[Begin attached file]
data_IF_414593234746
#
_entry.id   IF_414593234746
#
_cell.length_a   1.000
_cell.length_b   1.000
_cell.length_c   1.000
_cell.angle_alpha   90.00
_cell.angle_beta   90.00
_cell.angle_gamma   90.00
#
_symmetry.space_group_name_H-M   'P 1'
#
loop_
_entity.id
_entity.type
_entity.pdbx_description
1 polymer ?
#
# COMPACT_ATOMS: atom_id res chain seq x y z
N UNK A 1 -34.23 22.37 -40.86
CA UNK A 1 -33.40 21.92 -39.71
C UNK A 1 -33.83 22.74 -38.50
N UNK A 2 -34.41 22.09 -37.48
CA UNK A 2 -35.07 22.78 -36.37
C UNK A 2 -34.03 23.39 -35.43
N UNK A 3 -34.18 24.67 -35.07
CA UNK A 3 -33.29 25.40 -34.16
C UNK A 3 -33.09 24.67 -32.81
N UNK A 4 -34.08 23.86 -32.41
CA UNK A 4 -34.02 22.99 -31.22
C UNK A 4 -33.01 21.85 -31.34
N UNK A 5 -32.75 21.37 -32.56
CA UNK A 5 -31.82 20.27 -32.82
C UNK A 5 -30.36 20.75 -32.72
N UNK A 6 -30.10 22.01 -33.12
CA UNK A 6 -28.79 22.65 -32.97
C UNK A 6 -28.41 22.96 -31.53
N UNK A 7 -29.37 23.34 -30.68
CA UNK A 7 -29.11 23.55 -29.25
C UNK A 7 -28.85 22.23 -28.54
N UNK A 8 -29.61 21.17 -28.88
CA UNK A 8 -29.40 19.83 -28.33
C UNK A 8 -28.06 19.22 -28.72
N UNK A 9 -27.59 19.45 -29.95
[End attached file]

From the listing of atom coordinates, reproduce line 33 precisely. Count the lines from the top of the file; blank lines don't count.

N UNK A 5 -32.75 21.37 -32.56